In light of the ageing population and increased life expectancy for both males and females in Hong Kong, there is a growing need for lawyers practising in the area of mental health, elderly and capacity law.
People who are without mental capacity are vulnerable and often the target of abuse. Some of these persons may be living on their own without family support and some may have accumulated substantial wealth or stand to inherit property from their family members.
Who will manage these assets of persons without mental capacity? How can we protect and prevent elderly financial abuse, which is often undetected and unreported?
In a widely publicised elderly financial abuse case in Singapore involving an ex-tour guide Yang Yin, reported in The Straits Times on March 3, 2017, the Court of Appeal Judge, Mr. Justice Tay, in delivering his oral judgment, stated that “In every society, taking advantage of vulnerable persons in the community is completely unacceptable and utterly reprehensible...”
In this case, Madam C was a childless elderly widow in her 80s. She met a young Chinese tour guide, Mr. Y, during her trip to Beijing in 2008. Mr Y found out that Madam C had inherited substantial wealth from her late husband and devised an elaborate scheme to siphon off all her assets.
In 2009, Mr Y moved to Singapore to live with Madam C and added himself as a joint account holder of Madam C’s investment account. In 2010, Madam C executed a will making Mr. Y the sole beneficiary of her entire estate.
Madam C’s neighbours and relatives became suspicious and reported the matter to the authorities. Madam C was subsequently diagnosed with dementia and legal proceedings were commenced against Mr. Y. The Court heard that Mr. Y had transferred large sums of money from Madam C’s investment account to his account, and Madam C had executed a Lasting Power of Attorney in favour of Mr. Y, which in effect gave Mr. Y complete control of Madam C’s assets.
Mr. Y was subsequently convicted of misappropriation of assets and falsification of accounts and sentenced to 6 years imprisonment, which was increased to 9 years on appeal.
Such financial abuse is not confined to Singapore.
In a Hong Kong case reported in 2006, Madam Y was a 74-year-old childless widow suffering from dementia and bipolar disorder. She owned two properties in the mid-levels and had lived in a mental hospital since 1995. Mr X was a male volunteer at the same hospital and frequently visited Madam Y.
In November 2002, one of Madam Y’s properties was sold and part of the sale proceeds was given to Mr X as “a gift”. A medical social worker became suspicious and applied for a Guardianship Order to protect Madam Y from suspected financial elderly abuse.
In November 2003, Madam Y was formally assessed to be mentally incapacitated. It transpired that just two months before her assessment, Madam Y had signed a general power of attorney in favour of Mr X.
Despite being warned that the said general power of attorney was invalid due to Madam Y’s mental incapacity, Mr X continued to use the same to sell Madam Y’s second property in January 2004 and kept the sale proceeds.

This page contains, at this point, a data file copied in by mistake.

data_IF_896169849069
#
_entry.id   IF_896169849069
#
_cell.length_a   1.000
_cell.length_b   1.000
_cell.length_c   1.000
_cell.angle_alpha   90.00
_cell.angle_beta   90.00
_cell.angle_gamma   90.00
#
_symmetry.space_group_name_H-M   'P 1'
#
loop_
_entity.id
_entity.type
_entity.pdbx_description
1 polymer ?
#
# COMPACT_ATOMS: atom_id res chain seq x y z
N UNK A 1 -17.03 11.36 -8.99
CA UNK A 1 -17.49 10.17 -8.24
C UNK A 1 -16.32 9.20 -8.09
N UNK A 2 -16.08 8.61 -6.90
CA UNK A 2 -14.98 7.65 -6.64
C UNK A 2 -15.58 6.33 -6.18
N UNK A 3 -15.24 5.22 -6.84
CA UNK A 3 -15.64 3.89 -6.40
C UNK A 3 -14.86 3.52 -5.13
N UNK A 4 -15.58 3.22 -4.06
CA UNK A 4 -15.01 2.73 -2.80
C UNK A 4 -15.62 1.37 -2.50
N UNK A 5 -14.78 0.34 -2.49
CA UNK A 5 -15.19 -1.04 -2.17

In August 2004, the Director of Social Welfare, as Madam Y’s Public Guardian, made an application under Part II of the Mental Health Ordinance, Cap.136 for the appointment of a Committee to manage the property and affairs of Madam Y.
The Official Solicitor was subsequently appointed as the Committee of Madam Y and took out necessary legal action against Mr. X for the recovery of the said property and damages.
Impact of Ageing Population
According to government statistics, by 2036, one third of the people in Hong Kong will be aged 65 or above. Experts say that the average life expectancy is expected to increase to 87 years for men and 90 years for women.
This also means that there will be a surge in the number of dementia cases –the number of persons aged 60 and above with dementia will more than triple from 2009 to 2039!
In view of these alarming statistics, cases of elderly financial abuse similar to those mentioned above will only increase in quantity and complexity.
Hong Kong therefore needs to be ready to face a myriad of challenges brought about by the incoming “Dementia Tsunami”, which will include a surge in demand for elderly goods and services, elderly homes, specialist doctors and allied health workers.
There will also be a significant rise in the elderly dependency ratio, leading to the need for more community support for family members and care-givers. The number of guardians and professional committees appointed to look after the health, welfare and finances of persons with mental incapacity will also be on the rise.
Common Causes of Mental Incapacity
Mental capacity generally refers to the mental competence of an individual to make a decision, or undertake certain acts, or engage in a particular activity. Some important principles to note include:
- Capacity should be presumed;
- Capacity is decision-specific; and
- Capacity is time-specific.
Whilst dementia is a common cause of mental incapacity, it may be helpful to note that there are other causes of mental incapacity, such as:
a. congenital brain disease;
b. acquired brain injury as a result of traffic accidents, industrial accidents or medical negligence; or
c. deteriorating cognitive function caused by Alzheimer’s disease.
A Brief Overview of HK’s Current Legal Framework
Hong Kong currently only has one ordinance that deals with mental health issues – the Mental Health Ordinance (Cap. 136) (MHO), which amends and consolidates the law relating to mental incapacity and the care and supervision of mentally incapacitated persons (MIPs), as defined in the MHO.